Dalai Lama's message touches many - Catholic Courier

Dalai Lama’s message touches many

As the spiritual leader of Tibet, the Dalai Lama is one of the world’s best-known religious figures. In the opinion of diocesan campus-ministry leaders who saw him recently in Ithaca, there’s a good reason for this popularity: the universal value of his statements on world peace and interreligious cooperation.

The renowned Buddhist monk gave three public lectures as part of his “Bridging Worlds” tour of Ithaca. He appeared on Oct. 9 at Cornell University and Oct. 10 at the State Theatre prior to speaking at Ithaca College.

Each public presentation by the 72-year-old Dalai Lama, recipient of the 1989 Nobel Peace Prize, drew large crowds. Yet despite this fanfare, the Dalai Lama emanated an air of humility, simplicity and informality, often breaking out into laughter during his talks.

“That was very beautiful, very appealing,” said Father Carsten Martensen, SJ, director of campus ministry at Ithaca College.

“By all appearances, one could assume his presentation would not have changed should one come across him sitting on a hillside on a summer afternoon,” remarked Peter Dwyer, Catholic chaplain at the University of Rochester.

“I was struck by his gentleness and authenticity. He has a very calming and welcoming presence about himself and is well-spoken. It is obvious that he possesses a great intellect and spiritual maturity,” said Father Brian Cool, director of UR’s Newman Catholic Community.

The Dalai Lama serves as the leader of Tibetan Buddhism, a religious discipline that seeks to achieve enlightenment, or Buddhahood, through the removal of such negative states of mind as ignorance, hatred and attachment to material possessions. This liberation produces a sense of altruism that encourages all other sentient beings to attain the same state.

In addition to his religious importance, the Dalai Lama is the head of the Tibetan government, which has operated in exile from India since the late 1950s following the invasion of Tibet by China. This political discord was rekindled only a week after the Dalai Lama was in Ithaca, when Congress gave him the Congressional Gold Medal Oct. 17 with President George W. Bush looking on — an act that angered Chinese authorities.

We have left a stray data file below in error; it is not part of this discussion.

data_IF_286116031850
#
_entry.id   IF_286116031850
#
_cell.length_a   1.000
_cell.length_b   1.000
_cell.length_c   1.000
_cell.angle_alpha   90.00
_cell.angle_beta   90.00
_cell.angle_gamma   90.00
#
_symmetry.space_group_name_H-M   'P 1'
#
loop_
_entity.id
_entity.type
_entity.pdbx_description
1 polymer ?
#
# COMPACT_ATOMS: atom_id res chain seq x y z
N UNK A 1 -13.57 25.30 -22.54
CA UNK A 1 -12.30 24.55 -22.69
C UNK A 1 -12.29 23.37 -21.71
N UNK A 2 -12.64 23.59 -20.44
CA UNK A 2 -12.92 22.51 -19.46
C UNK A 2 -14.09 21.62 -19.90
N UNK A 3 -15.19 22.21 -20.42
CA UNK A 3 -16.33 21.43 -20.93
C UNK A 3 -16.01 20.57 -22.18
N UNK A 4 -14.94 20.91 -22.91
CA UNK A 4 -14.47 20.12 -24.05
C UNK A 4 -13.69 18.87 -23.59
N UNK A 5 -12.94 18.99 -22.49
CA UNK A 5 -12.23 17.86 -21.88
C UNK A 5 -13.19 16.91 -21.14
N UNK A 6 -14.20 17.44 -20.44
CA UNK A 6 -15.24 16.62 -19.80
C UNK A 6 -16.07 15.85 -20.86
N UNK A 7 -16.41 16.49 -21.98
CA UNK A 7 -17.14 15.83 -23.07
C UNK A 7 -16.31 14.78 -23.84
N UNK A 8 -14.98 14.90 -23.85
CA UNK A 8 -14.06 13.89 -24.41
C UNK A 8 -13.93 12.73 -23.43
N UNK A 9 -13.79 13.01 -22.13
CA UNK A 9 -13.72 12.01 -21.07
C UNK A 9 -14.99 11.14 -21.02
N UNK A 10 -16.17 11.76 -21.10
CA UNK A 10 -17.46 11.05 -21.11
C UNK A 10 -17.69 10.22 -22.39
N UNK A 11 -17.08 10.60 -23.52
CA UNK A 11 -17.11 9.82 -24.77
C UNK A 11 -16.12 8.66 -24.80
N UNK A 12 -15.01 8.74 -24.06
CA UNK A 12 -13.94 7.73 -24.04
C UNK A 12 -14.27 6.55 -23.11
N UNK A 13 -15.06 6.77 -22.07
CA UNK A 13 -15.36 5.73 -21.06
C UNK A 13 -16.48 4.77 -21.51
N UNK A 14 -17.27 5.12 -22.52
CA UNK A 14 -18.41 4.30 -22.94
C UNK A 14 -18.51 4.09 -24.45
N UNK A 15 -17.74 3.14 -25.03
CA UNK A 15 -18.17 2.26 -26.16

During his lecture at Ithaca College, the Dalai Lama advised attendees to learn more about other religions as well as their own.

“It is very, very important to promote religious harmony. Genuine harmony only comes after you know the value of other traditions,” the Dalai Lama said.

That sentiment struck a chord with Sister Donna Fannon, MHSH, a chaplain at Cornell Catholic Community.

“If we really take interfaith dialogue seriously, we have to really listen to what this person has to say and bring something back into our own tradition — what we have in common, as opposed to what we disagree on,” Sister Fannon said.

Father Cool agreed, saying, “I think Catholics can take away the need to always be in dialogue with those who are different from us to help find a language and understanding that points to the shared understanding of God’s mystery.”

“He speaks a great deal about how we have a common responsibility to each other. We’re all brothers and sisters and need to be compassionate and living justly, which is right out of the beatitudes,” observed Father Daniel McMullin, Cornell’s director of campus ministry, who served on the organizing committee for the Dalai Lama’s Oct. 10 talk.

Father McMullin, who got to personally greet the Dalai Lama that day, added that the Buddhist leader practices what he preaches, saying his public emphasis on compassion, kindness and attentiveness “is exactly that offstage as well. He made it a point to go to each person and shake hands.”

Sister Fannon added that she was struck by an opening segment of the Dalai Lama’s program at Cornell, featuring local Tibetan monks chanting for more than 20 minutes.

“There was kind of profound silence after that. It sort of reminded me of the universality of the mystical, that all people are able to in some way to have access to the mystical element in human experience,” Sister Fannon said. She added with a laugh that “it was a very peaceful crowd, very different from a rock concert.”

Despite this serene atmosphere, Father Martensen noted the irony of how most of the expenditures for the Dalai Lama’s visit were for paid security.

“I found it rather sad in that he is a man of peace, with a sense of compassion — and yet, at same the time, there were a number of FBI agents surrounding him next to the stage, state police, local police, police sharpshooters overlooking the area,” the Jesuit priest remarked.

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